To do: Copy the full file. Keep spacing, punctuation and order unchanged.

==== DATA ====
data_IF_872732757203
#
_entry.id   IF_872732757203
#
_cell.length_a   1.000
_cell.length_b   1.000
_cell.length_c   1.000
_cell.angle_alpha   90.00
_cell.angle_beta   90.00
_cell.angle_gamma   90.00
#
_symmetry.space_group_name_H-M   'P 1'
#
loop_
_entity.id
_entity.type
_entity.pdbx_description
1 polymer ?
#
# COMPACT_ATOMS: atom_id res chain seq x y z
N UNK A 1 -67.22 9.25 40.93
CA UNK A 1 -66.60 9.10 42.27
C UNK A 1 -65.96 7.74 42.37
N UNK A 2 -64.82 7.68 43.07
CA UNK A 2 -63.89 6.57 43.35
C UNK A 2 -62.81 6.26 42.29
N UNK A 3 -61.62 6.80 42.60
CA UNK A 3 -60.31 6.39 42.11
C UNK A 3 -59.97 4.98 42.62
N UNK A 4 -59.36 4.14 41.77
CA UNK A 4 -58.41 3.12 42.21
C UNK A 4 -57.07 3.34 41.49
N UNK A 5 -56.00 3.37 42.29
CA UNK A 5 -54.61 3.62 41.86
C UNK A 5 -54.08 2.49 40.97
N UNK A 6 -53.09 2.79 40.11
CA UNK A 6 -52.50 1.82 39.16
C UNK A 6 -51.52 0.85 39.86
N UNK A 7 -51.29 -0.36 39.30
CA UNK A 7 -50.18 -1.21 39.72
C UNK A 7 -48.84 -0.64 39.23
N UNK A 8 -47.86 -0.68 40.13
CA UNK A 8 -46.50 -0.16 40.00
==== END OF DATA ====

data_IF_872732757203
#
_entry.id   IF_872732757203
#
_cell.length_a   1.000
_cell.length_b   1.000
_cell.length_c   1.000
_cell.angle_alpha   90.00
_cell.angle_beta   90.00
_cell.angle_gamma   90.00
#
_symmetry.space_group_name_H-M   'P 1'
#
loop_
_entity.id
_entity.type
_entity.pdbx_description
1 polymer ?
#
# COMPACT_ATOMS: atom_id res chain seq x y z
N UNK A 1 -67.22 9.25 40.93
CA UNK A 1 -66.60 9.10 42.27
C UNK A 1 -65.96 7.74 42.37
N UNK A 2 -64.82 7.68 43.07
CA UNK A 2 -63.89 6.57 43.35
C UNK A 2 -62.81 6.26 42.29
N UNK A 3 -61.62 6.80 42.60
CA UNK A 3 -60.31 6.39 42.11
C UNK A 3 -59.97 4.98 42.62
N UNK A 4 -59.36 4.14 41.77
CA UNK A 4 -58.41 3.12 42.21
C UNK A 4 -57.07 3.34 41.49
N UNK A 5 -56.00 3.37 42.29
CA UNK A 5 -54.61 3.62 41.86
C UNK A 5 -54.08 2.49 40.97
N UNK A 6 -53.09 2.79 40.11
CA UNK A 6 -52.50 1.82 39.16
C UNK A 6 -51.52 0.85 39.86
N UNK A 7 -51.29 -0.36 39.30
CA UNK A 7 -50.18 -1.21 39.72
C UNK A 7 -48.84 -0.64 39.23
N UNK A 8 -47.86 -0.68 40.13
CA UNK A 8 -46.50 -0.16 40.00